Indian-Americans are "sleeping giants" and can make a "significant difference" in helping first ever woman US presidential candidate Hillary Clinton break the ultimate glass ceiling, according to her Indian-origin supporters.
"Indian-Americans are the sleeping giants. Indian Americans in this campaign need to harness and galvanize the resources especially in the battle ground states of Ohio, Pennsylvania, Florida and Virginia," said Indian-American Frank Islam, a major fund raiser for the Clinton Campaign.
"I personally believe and Hillary (Clinton) believes that they can make significant difference, if the people go out and vote," said Islam who was present at the Democratic National Convention in Philadelphia where Clinton was nominated.
He said if the Indian-Americans would go out and vote in these battle ground States they can play an "important role" and tip the ballots.
Islam, who was part of the delegation to travel to India with US President Barack Obama in January last year, exuded confidence that Clinton as president would take India-US relationship to the next height.
"She would be indispensable partner for India. She would advocate and embrace what President Obama has done so far," he said.
"I was so happy to be there at the historic moment when Hillary became our nominee. She has potential to lead the nation. What is important as an Indian American is that Hillary is focused on building bridges. She will go beyond all differences and unite people," said Palaniappan Andiappan, who was a member of the Credentials Committee.
Andiappan attended the Democratic National Convention, saying it was a "very energizing and electrifying experience."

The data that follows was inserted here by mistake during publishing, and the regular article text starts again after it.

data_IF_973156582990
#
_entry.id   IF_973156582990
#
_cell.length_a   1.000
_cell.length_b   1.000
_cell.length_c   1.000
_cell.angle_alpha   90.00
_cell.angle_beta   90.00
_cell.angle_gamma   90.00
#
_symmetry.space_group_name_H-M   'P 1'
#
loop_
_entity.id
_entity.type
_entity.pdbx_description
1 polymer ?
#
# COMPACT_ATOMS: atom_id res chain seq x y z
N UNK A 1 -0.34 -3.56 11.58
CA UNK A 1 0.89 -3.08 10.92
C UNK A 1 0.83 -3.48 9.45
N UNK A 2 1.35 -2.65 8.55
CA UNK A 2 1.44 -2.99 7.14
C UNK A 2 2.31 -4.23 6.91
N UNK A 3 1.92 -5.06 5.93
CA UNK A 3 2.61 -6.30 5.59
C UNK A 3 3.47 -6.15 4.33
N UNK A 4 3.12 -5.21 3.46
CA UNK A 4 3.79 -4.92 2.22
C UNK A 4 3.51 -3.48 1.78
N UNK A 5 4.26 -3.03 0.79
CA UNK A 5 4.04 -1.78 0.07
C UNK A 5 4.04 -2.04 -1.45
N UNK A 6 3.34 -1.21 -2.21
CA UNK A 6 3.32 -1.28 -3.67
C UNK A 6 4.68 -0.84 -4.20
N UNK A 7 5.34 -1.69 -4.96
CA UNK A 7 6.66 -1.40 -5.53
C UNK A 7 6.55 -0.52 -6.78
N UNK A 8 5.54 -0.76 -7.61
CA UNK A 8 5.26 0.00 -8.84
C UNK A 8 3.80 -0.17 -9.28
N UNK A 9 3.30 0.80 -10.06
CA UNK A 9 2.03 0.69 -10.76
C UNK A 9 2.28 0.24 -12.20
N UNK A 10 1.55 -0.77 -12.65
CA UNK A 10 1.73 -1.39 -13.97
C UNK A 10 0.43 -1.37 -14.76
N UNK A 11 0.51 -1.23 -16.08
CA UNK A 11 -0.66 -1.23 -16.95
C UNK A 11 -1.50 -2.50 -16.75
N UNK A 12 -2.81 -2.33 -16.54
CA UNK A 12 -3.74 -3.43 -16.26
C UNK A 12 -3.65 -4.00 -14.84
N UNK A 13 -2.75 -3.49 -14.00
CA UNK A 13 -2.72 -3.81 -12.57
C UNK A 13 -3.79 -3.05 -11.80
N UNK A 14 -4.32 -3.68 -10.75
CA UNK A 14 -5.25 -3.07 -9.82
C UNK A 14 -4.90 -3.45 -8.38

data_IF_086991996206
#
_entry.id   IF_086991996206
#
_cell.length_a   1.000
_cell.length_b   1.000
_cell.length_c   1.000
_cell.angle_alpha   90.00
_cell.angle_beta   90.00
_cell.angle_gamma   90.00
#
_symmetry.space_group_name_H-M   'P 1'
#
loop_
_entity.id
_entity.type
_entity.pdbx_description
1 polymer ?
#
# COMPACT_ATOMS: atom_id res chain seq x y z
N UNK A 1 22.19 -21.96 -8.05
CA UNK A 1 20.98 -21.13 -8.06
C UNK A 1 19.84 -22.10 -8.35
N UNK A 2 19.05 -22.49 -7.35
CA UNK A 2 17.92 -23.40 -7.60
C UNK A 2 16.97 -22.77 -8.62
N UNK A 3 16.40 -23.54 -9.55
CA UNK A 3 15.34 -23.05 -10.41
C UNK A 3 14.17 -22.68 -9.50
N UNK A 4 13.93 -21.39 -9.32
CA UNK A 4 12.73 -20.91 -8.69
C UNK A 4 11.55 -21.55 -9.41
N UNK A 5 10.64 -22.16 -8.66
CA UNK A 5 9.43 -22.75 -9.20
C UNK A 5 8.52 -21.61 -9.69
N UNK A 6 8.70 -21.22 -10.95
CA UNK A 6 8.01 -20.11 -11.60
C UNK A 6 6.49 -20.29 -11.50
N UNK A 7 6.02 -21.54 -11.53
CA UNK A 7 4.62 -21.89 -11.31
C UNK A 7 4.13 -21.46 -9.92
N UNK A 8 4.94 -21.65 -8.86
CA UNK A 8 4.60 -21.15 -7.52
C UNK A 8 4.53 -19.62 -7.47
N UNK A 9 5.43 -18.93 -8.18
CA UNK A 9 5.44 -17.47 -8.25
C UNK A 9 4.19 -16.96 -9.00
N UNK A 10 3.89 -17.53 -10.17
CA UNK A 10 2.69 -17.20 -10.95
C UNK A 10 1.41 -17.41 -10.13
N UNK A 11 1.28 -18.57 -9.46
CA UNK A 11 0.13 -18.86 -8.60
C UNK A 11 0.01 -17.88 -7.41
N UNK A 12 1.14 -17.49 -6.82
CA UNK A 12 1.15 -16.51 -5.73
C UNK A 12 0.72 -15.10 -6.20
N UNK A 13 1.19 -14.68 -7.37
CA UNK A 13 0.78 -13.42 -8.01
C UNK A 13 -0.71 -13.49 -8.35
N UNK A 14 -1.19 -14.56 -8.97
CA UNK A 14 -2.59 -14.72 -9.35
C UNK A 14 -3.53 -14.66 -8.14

"Hillary Clinton's nomination sends a powerful message that the America's major party is ready to give command of the most powerful nation to a woman. Her message of unity and holding each other resonates with majority of Americans," said Rajwant Singh, a Sikh community leader.
Noting that Clinton as the Democratic presidential candidate provides assurance to minorities especially the religious ones, Singh said Sikhs are pleased with nomination as she has been a long time friend of the community.
"She has stood by the Sikhs during the challenging times in the aftermath of 9/11. She has spoken emphatically that nobody should be made target of hate and this is exactly the kind of leadership is required to lead this nation," he said.
"We are equally thrilled with the nomination of Tim Kaine who is an ardent supporter of Sikhs to be admitted in the US Armed Forces without any restrictions," Rajwant said.
"I have known Tim Kaine for 10 years. His experience at every level - Local (City Councilman and Mayor), State (Lieutenant Governor and Governor), and Federal (US Senator) would absolutely make him a wonderful Vice President," said Anjan Chimaladinne, a delegate for Clinton from Virginia.
New York-based Indian-American attorney Ravi Batra said US President Barack Obama in his speech at the convention "recaptured America's election away from Trump's Terms of Fear and Hate and back to the Audacity of Hope for all of the people." PTI